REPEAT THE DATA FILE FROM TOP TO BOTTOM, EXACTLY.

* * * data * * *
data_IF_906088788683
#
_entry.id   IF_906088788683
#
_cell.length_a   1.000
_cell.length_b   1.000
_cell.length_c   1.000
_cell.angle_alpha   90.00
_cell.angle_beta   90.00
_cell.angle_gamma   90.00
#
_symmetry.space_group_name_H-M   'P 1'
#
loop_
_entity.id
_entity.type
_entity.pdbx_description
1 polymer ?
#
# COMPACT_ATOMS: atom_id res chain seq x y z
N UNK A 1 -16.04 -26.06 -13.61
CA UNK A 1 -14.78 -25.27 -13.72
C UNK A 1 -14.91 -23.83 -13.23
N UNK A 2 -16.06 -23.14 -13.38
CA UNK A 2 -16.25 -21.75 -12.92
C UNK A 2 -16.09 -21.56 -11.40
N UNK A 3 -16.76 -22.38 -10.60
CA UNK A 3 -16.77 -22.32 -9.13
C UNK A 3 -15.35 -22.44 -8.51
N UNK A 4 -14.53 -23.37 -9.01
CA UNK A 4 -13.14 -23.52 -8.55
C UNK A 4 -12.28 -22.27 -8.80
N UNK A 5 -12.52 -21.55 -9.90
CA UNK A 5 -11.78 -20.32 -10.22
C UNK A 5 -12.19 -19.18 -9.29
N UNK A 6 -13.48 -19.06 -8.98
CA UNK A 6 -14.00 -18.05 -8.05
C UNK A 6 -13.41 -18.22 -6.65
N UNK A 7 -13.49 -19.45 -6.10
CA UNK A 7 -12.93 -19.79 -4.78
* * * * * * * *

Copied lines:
data_IF_906088788683
#
_entry.id   IF_906088788683
#
_cell.length_a   1.000
_cell.length_b   1.000
_cell.length_c   1.000
_cell.angle_alpha   90.00
_cell.angle_beta   90.00
_cell.angle_gamma   90.00
#
_symmetry.space_group_name_H-M   'P 1'
#
loop_
_entity.id
_entity.type
_entity.pdbx_description
1 polymer ?
#
# COMPACT_ATOMS: atom_id res chain seq x y z
N UNK A 1 -16.04 -26.06 -13.61
CA UNK A 1 -14.78 -25.27 -13.72
C UNK A 1 -14.91 -23.83 -13.23
N UNK A 2 -16.06 -23.14 -13.38
CA UNK A 2 -16.25 -21.75 -12.92
C UNK A 2 -16.09 -21.56 -11.40
N UNK A 3 -16.76 -22.38 -10.60
CA UNK A 3 -16.77 -22.32 -9.13
C UNK A 3 -15.35 -22.44 -8.51
N UNK A 4 -14.53 -23.37 -9.01
CA UNK A 4 -13.14 -23.52 -8.55
C UNK A 4 -12.28 -22.27 -8.80
N UNK A 5 -12.52 -21.55 -9.90
CA UNK A 5 -11.78 -20.32 -10.22
C UNK A 5 -12.19 -19.18 -9.29
N UNK A 6 -13.48 -19.06 -8.98
CA UNK A 6 -14.00 -18.05 -8.05
C UNK A 6 -13.41 -18.22 -6.65
N UNK A 7 -13.49 -19.45 -6.10
CA UNK A 7 -12.93 -19.79 -4.78